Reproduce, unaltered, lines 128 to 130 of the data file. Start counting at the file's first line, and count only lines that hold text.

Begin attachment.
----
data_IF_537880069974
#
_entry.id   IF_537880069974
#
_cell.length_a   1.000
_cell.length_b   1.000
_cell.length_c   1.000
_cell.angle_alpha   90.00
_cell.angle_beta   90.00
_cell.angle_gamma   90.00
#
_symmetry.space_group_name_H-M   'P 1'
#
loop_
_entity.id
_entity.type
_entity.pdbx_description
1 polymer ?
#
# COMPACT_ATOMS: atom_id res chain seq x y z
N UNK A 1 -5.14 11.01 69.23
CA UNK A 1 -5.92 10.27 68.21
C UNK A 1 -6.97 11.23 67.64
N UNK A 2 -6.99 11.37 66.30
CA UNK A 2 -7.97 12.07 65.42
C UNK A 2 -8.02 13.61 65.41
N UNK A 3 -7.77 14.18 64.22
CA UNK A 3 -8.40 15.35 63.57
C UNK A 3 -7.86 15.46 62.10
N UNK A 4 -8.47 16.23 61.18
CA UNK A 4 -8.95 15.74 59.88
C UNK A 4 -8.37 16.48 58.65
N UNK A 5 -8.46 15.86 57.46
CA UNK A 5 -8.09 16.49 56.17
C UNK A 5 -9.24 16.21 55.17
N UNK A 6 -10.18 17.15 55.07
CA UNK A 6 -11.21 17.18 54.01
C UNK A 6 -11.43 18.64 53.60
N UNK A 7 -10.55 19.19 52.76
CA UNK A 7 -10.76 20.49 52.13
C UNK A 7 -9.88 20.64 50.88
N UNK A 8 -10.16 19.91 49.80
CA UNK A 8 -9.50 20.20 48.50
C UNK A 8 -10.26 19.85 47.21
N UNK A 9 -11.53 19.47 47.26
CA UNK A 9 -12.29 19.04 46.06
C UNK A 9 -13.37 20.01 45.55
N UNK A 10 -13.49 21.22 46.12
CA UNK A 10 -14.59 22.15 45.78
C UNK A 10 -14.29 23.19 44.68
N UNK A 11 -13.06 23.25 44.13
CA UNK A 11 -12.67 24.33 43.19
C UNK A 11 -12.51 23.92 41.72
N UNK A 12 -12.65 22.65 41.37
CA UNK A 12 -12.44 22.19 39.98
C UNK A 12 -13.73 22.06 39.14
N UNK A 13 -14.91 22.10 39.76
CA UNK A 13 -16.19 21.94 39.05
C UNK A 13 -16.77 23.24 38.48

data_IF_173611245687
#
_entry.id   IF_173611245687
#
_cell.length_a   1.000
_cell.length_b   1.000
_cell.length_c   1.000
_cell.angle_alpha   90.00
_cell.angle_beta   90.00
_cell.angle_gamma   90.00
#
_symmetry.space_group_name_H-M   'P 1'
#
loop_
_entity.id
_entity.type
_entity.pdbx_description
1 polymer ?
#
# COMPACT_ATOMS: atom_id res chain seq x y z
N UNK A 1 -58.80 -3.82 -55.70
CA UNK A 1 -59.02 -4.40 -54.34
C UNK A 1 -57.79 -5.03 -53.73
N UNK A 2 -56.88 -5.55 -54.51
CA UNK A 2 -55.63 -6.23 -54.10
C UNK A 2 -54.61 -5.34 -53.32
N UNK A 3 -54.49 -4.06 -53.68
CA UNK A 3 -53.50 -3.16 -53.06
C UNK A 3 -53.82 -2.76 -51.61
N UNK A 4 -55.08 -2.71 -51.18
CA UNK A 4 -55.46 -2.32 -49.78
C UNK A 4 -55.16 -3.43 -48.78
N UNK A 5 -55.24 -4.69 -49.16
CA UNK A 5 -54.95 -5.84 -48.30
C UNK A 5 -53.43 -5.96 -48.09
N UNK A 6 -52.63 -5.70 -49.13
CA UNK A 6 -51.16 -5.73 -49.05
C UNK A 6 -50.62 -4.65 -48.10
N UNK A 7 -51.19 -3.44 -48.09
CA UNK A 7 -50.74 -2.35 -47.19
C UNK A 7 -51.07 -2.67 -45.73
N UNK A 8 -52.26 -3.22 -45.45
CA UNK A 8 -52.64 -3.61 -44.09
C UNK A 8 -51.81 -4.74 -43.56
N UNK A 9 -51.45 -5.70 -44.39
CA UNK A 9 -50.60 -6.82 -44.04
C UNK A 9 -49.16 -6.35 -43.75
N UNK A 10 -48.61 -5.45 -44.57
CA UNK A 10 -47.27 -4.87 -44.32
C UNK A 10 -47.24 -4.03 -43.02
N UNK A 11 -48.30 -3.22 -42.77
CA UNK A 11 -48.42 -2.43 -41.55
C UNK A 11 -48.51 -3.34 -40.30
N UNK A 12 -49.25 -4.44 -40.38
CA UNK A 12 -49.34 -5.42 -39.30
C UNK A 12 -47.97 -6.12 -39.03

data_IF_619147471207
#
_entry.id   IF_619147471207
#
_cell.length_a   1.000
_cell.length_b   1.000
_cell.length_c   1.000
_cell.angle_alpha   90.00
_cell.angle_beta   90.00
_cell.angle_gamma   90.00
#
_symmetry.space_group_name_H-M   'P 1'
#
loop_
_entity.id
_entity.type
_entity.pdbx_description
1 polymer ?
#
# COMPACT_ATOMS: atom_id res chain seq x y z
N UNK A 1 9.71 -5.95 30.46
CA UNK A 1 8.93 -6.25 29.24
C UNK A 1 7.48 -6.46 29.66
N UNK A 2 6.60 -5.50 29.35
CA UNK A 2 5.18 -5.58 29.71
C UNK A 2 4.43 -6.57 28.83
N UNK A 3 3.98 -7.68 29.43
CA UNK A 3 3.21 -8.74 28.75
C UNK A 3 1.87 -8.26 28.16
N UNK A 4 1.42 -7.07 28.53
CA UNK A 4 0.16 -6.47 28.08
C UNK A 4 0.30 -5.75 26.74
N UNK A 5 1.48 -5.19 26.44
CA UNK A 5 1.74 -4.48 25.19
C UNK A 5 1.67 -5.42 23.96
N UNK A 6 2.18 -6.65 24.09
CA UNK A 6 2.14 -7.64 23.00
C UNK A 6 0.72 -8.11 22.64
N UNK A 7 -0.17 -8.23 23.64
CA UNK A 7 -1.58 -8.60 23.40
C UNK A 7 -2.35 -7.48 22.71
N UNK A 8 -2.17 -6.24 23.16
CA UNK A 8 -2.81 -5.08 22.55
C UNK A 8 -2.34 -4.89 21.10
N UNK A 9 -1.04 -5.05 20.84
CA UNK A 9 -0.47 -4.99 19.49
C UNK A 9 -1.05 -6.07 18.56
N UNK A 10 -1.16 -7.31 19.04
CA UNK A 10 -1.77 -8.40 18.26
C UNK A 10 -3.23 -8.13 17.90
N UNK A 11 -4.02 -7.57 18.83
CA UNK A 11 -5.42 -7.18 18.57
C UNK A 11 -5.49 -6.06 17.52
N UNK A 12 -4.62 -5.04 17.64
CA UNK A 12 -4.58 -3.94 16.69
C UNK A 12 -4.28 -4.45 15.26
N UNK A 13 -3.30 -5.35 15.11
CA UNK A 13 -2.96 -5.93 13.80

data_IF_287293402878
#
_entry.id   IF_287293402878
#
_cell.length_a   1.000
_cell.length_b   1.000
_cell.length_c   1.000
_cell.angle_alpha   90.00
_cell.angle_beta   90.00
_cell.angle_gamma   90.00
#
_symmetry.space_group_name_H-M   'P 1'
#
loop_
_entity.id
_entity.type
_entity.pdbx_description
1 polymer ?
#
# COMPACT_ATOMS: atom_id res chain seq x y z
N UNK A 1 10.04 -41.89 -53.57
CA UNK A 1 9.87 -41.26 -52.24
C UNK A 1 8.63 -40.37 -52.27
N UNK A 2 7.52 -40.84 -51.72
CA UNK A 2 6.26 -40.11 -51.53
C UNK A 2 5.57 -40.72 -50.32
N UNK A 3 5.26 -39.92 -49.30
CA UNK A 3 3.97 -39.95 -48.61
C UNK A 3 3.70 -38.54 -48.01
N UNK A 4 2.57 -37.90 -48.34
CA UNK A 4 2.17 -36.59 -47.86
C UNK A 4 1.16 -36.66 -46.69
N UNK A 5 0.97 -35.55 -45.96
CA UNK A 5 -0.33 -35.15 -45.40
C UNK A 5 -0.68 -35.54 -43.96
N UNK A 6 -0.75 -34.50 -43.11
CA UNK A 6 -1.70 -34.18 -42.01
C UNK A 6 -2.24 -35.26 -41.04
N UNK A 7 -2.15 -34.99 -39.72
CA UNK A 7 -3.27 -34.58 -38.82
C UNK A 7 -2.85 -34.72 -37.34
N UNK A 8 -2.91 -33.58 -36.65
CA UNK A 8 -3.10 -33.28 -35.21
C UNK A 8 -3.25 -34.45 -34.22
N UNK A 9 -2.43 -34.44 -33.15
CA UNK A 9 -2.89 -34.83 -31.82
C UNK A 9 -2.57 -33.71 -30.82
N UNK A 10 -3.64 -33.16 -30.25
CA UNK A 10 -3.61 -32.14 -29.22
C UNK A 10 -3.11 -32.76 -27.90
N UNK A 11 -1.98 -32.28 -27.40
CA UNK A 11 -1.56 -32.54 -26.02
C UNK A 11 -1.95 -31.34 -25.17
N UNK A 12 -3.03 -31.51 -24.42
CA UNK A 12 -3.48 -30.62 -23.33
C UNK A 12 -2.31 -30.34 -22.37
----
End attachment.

#
loop_
_entity.id